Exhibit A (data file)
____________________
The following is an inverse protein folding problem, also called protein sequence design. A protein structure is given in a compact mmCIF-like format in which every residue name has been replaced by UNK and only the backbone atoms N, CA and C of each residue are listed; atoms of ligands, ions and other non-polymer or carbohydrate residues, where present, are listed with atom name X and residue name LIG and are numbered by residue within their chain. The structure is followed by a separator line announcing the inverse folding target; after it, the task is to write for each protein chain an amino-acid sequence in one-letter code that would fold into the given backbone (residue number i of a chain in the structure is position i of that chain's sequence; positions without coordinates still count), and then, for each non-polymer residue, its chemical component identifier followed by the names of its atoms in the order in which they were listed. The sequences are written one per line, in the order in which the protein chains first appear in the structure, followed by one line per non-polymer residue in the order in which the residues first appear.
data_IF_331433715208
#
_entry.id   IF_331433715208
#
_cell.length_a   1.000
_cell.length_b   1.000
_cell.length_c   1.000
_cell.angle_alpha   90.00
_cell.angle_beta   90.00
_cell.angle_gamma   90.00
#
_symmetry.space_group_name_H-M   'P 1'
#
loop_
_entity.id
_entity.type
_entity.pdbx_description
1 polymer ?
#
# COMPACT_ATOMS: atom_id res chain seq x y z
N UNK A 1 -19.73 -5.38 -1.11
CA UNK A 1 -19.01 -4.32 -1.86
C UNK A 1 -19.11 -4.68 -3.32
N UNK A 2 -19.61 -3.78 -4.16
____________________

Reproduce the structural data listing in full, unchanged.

The following is an inverse protein folding problem, also called protein sequence design. A protein structure is given in a compact mmCIF-like format in which every residue name has been replaced by UNK and only the backbone atoms N, CA and C of each residue are listed; atoms of ligands, ions and other non-polymer or carbohydrate residues, where present, are listed with atom name X and residue name LIG and are numbered by residue within their chain. The structure is followed by a separator line announcing the inverse folding target; after it, the task is to write for each protein chain an amino-acid sequence in one-letter code that would fold into the given backbone (residue number i of a chain in the structure is position i of that chain's sequence; positions without coordinates still count), and then, for each non-polymer residue, its chemical component identifier followed by the names of its atoms in the order in which they were listed. The sequences are written one per line, in the order in which the protein chains first appear in the structure, followed by one line per non-polymer residue in the order in which the residues first appear.
data_IF_331433715208
#
_entry.id   IF_331433715208
#
_cell.length_a   1.000
_cell.length_b   1.000
_cell.length_c   1.000
_cell.angle_alpha   90.00
_cell.angle_beta   90.00
_cell.angle_gamma   90.00
#
_symmetry.space_group_name_H-M   'P 1'
#
loop_
_entity.id
_entity.type
_entity.pdbx_description
1 polymer ?
#
# COMPACT_ATOMS: atom_id res chain seq x y z
N UNK A 1 -19.73 -5.38 -1.11
CA UNK A 1 -19.01 -4.32 -1.86
C UNK A 1 -19.11 -4.68 -3.32
N UNK A 2 -19.61 -3.78 -4.16